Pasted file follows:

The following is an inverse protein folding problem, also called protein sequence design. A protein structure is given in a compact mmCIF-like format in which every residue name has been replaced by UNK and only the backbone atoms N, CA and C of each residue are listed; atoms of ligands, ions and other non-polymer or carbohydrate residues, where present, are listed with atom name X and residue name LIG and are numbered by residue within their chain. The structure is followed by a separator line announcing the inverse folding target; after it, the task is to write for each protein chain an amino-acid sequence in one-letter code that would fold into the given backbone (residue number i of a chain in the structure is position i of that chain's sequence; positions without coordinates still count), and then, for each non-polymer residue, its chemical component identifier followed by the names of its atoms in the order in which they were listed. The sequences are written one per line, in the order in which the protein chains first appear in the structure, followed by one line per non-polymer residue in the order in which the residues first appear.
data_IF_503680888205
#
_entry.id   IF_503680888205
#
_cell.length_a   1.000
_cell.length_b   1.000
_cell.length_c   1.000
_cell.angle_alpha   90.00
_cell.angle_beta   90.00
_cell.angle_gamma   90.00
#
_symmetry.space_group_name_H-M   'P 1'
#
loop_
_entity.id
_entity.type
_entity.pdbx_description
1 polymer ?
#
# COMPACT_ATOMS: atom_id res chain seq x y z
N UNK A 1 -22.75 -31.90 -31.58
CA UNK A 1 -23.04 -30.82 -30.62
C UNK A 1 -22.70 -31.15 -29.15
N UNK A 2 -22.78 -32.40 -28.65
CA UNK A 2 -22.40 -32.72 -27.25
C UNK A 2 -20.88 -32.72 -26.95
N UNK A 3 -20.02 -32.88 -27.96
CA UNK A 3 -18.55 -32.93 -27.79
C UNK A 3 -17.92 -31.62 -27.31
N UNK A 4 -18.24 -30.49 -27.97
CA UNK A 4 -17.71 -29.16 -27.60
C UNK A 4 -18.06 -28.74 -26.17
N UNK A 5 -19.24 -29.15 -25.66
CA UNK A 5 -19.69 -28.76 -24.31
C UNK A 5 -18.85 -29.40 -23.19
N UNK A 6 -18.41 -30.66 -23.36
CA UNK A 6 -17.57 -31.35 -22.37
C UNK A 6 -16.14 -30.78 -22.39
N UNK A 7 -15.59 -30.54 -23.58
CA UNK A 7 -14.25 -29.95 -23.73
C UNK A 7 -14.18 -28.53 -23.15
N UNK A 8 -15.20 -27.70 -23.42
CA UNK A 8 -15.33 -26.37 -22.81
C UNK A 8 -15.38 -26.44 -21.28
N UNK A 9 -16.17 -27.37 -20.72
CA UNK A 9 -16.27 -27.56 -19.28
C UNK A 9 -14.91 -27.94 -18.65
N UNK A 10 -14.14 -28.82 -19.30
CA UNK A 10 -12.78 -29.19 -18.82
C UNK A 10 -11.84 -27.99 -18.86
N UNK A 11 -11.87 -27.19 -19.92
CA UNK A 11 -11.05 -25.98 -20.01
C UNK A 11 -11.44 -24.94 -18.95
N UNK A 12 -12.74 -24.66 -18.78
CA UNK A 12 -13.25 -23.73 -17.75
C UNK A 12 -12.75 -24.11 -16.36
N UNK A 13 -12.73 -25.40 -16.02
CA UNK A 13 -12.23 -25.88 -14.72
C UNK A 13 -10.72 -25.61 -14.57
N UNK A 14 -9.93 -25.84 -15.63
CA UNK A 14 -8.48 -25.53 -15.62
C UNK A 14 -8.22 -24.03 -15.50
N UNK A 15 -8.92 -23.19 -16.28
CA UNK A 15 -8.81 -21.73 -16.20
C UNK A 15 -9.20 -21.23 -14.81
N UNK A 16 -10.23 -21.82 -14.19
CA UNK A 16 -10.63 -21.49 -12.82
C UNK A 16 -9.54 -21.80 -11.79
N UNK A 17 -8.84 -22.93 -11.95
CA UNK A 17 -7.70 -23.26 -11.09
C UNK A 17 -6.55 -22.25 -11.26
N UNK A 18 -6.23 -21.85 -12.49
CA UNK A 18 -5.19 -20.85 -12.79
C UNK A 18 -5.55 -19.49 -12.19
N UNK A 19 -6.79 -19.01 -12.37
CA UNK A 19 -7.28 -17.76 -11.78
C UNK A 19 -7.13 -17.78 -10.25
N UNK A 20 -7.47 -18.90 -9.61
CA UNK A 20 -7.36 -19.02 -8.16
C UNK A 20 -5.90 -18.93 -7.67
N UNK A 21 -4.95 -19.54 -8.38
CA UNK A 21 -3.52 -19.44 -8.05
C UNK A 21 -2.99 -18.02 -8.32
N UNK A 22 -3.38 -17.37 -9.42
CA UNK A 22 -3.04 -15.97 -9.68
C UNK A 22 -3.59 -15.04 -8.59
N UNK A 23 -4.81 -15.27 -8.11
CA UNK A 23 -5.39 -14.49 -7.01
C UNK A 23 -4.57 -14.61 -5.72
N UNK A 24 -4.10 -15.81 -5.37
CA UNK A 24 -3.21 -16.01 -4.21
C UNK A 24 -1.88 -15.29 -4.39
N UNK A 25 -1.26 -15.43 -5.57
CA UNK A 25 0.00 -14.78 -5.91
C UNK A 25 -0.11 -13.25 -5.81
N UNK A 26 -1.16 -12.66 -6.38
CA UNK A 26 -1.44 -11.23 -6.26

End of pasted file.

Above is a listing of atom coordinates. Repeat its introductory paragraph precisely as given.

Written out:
The following is an inverse protein folding problem, also called protein sequence design. A protein structure is given in a compact mmCIF-like format in which every residue name has been replaced by UNK and only the backbone atoms N, CA and C of each residue are listed; atoms of ligands, ions and other non-polymer or carbohydrate residues, where present, are listed with atom name X and residue name LIG and are numbered by residue within their chain. The structure is followed by a separator line announcing the inverse folding target; after it, the task is to write for each protein chain an amino-acid sequence in one-letter code that would fold into the given backbone (residue number i of a chain in the structure is position i of that chain's sequence; positions without coordinates still count), and then, for each non-polymer residue, its chemical component identifier followed by the names of its atoms in the order in which they were listed. The sequences are written one per line, in the order in which the protein chains first appear in the structure, followed by one line per non-polymer residue in the order in which the residues first appear.